Much like the first three, Extinction has large helpings of eye-rolling macho posturing, racial stereotypes (black people say things like, "oh no you didn't!" and every Chinese person knows martial arts) and overt sexism that treats every female character (orange, thin, hair extensions) like nothing more than another exotic super car. But what do you expect from a "filmmaker" with all the maturity of a 13-year-old boy?
"Nope, this one's too ugly. Bring me that girl that only weighs 74 lbs."
"Nope, this one's ugly. Bring me that hot one."

Ultimately, the success of these films and the fact they continue to be made is not Michael Bay's fault. When a child says something wildly inappropriate and embarrassing in a public place, you don't blame the kid; you blame the grown adults who laugh at such stupidity and even pay to see it.
negative four stars

Tuesday, June 17, 2014

Why You Should Always Bet on Silver and Black

Back through the mists of time, as though in a dream, I find him. He's sitting in his car outside the Kansas City apartment complex where he lives, head down, a glower marring the lines of his face. Though he has fewer hairs on his face than I do, and more atop his head, the resemblance is like looking in a mirror. Even so, the face I see is not mine. Mine is jubilant. My beloved San Antonio Spurs have finally prevailed. After seven long years, they've won their fifth championship. His Spurs, on the other hand, have just been beaten in the 2008 Western Conference Finals by the hated Lakers, and have failed for the fourth time to defend a championship.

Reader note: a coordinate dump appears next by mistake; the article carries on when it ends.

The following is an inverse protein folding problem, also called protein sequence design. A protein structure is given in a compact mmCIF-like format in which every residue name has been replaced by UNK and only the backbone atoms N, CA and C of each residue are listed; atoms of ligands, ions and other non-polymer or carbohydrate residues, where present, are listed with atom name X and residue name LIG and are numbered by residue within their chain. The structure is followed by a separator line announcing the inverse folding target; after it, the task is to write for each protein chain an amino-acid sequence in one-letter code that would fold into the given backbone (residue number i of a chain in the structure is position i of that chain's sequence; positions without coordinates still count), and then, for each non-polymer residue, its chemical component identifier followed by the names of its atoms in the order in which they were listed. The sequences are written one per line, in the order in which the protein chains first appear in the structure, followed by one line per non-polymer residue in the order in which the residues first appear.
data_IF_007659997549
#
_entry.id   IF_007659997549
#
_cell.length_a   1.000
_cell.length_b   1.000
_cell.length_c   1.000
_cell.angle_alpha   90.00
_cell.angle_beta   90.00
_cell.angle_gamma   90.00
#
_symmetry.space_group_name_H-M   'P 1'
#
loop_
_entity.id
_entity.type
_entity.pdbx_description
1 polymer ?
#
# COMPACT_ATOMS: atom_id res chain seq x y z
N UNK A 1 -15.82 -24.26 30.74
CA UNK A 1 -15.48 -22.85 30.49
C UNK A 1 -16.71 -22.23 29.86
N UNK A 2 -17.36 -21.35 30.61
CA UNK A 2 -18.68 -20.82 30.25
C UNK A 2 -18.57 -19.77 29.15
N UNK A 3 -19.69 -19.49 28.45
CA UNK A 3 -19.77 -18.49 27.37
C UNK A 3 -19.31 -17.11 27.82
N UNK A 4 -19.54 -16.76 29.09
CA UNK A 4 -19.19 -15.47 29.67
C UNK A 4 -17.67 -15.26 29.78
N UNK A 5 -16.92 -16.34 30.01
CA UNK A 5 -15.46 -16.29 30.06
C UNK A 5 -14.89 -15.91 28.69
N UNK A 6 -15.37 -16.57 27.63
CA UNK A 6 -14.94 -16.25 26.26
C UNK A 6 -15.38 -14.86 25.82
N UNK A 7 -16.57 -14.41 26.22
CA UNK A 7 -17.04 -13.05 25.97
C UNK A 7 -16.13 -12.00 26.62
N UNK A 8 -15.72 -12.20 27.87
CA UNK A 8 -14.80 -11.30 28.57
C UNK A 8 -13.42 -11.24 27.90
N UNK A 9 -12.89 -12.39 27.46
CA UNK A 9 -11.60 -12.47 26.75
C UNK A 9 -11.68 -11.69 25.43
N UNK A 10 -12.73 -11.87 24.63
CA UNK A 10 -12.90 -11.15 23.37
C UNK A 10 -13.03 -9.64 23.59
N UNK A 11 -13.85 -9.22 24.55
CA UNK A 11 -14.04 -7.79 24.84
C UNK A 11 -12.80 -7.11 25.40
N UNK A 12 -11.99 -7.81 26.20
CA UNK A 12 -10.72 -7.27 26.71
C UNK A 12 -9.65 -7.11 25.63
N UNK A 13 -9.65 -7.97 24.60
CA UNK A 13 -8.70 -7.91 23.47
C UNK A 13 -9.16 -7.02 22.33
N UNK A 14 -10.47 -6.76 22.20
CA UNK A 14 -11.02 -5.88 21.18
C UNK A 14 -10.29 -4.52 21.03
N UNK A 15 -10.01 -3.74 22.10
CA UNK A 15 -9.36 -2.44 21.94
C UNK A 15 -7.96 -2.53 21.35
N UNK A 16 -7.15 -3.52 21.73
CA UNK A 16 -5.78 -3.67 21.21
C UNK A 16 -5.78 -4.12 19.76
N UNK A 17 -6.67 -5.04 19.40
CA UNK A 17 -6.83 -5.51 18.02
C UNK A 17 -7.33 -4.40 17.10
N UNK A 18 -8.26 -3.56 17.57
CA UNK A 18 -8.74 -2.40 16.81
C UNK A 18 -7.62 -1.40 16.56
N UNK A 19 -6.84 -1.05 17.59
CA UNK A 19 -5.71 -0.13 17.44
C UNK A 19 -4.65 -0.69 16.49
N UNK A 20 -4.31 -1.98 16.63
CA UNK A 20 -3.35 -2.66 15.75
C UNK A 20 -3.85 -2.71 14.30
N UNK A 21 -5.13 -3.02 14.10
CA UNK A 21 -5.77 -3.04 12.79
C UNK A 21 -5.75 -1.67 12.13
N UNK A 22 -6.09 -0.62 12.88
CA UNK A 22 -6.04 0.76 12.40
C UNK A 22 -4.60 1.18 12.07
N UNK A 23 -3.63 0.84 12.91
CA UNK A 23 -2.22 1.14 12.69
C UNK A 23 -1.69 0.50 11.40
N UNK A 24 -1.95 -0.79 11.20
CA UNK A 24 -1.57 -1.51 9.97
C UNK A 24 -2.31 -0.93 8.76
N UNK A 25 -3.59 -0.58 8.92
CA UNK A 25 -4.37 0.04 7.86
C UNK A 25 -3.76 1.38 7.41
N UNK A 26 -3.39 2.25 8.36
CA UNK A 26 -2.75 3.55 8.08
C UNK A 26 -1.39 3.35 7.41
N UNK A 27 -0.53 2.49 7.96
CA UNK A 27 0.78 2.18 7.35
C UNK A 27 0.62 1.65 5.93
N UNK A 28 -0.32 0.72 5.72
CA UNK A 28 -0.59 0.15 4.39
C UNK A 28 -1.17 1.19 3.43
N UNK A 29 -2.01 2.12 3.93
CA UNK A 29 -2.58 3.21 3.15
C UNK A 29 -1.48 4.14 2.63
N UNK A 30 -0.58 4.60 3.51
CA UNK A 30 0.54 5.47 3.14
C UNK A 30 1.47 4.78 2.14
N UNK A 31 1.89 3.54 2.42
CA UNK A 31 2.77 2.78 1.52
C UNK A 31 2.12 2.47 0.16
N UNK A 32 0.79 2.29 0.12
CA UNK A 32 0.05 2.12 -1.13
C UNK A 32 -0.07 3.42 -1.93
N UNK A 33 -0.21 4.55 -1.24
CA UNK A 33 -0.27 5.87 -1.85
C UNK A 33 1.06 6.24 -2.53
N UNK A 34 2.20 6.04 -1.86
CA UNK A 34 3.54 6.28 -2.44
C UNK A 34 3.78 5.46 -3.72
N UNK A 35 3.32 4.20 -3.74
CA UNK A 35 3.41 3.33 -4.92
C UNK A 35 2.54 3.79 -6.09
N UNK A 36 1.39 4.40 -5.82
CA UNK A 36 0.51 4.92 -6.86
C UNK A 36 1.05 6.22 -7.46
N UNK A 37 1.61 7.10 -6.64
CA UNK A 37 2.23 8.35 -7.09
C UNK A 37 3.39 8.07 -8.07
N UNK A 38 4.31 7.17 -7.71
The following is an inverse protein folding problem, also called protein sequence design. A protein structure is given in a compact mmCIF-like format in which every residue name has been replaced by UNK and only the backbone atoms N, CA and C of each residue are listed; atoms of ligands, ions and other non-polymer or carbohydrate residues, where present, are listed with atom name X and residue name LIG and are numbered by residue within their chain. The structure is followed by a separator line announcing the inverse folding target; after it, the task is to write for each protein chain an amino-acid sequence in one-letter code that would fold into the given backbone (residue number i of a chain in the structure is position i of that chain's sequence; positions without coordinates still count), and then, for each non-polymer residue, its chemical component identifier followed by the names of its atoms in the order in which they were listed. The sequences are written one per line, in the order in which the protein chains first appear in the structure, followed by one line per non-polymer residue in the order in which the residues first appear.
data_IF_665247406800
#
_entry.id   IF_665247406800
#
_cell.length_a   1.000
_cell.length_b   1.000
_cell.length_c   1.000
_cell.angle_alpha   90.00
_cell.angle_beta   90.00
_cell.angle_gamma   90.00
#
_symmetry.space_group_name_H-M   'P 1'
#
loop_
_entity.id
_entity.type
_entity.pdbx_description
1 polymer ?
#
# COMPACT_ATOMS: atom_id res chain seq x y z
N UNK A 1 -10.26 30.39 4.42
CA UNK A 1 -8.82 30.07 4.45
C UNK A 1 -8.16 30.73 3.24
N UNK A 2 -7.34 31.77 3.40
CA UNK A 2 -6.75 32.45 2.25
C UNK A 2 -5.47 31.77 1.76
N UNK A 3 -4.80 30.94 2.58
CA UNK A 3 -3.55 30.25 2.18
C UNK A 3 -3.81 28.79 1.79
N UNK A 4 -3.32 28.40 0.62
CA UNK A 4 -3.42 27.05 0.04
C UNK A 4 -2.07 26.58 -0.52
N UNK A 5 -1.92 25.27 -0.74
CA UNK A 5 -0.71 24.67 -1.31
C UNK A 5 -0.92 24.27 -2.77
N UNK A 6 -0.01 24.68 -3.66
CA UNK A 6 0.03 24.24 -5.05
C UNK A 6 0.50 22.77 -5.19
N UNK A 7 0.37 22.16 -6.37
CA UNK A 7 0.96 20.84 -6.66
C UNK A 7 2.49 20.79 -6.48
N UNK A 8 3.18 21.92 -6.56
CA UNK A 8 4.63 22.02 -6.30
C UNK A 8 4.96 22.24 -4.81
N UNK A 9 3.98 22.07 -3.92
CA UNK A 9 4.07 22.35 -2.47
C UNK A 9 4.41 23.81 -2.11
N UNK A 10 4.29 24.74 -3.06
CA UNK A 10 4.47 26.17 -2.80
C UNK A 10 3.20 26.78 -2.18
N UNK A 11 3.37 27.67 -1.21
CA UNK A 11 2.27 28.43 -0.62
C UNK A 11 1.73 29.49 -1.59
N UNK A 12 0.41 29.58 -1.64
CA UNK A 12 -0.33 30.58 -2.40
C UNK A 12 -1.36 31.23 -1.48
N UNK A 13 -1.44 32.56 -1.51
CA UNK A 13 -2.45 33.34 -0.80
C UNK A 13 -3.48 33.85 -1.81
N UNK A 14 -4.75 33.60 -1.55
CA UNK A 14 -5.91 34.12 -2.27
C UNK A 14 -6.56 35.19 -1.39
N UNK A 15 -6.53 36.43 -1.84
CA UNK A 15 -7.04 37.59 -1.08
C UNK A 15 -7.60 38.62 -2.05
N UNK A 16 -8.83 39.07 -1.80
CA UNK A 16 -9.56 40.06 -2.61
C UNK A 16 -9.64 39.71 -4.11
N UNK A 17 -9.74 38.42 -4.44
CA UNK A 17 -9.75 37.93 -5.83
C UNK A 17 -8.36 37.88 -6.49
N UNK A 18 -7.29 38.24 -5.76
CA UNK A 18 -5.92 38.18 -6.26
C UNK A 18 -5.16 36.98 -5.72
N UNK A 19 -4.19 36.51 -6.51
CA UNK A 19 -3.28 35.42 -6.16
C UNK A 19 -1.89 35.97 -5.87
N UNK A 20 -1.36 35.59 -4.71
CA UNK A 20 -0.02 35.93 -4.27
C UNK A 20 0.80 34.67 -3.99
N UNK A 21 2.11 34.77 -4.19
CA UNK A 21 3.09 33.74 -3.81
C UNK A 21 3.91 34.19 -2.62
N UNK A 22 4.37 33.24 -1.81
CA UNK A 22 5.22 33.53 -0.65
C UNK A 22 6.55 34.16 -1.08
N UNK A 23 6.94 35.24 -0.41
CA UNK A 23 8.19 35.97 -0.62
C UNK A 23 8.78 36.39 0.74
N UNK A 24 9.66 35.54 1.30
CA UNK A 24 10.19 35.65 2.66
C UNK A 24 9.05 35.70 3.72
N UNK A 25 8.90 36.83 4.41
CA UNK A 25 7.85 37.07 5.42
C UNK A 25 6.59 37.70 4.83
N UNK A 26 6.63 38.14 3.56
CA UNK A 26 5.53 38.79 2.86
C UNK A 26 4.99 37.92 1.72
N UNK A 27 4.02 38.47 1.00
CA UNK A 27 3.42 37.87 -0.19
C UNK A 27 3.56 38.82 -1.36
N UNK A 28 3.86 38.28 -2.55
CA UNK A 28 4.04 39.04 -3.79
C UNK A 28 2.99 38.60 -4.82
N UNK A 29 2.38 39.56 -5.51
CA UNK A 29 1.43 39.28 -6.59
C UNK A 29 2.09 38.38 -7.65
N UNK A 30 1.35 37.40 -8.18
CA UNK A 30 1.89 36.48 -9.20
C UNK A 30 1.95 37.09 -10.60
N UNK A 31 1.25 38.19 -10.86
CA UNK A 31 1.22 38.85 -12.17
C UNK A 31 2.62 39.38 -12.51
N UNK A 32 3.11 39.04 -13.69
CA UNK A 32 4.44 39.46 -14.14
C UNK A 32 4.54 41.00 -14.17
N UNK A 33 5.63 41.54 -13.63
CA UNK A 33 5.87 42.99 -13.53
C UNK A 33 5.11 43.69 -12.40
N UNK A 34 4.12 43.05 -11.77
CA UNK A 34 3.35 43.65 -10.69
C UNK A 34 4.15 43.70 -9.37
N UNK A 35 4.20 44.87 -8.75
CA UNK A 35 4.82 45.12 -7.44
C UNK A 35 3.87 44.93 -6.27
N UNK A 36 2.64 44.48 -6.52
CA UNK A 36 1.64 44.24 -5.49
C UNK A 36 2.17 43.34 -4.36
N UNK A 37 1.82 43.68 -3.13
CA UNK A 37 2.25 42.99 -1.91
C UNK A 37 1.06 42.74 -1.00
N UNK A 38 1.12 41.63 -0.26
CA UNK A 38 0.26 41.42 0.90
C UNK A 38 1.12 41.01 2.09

I open the passenger door and step into the vehicle, a tan Maxima with pacman dice on the rearview mirror and a Spurs decal on the trunk lid.

"Do I know you?" He demands. "Get out of my car."

"You don't know me yet," I reply. "But I'm a Spurs fan, too. I'm here to restore your confidence. Right now you feel like your team will never win again, like you're incapable of beating Kobe at full strength, that the journey to the top is too difficult to repeat."

He glares at me, but his silence confirms what I already know from experience.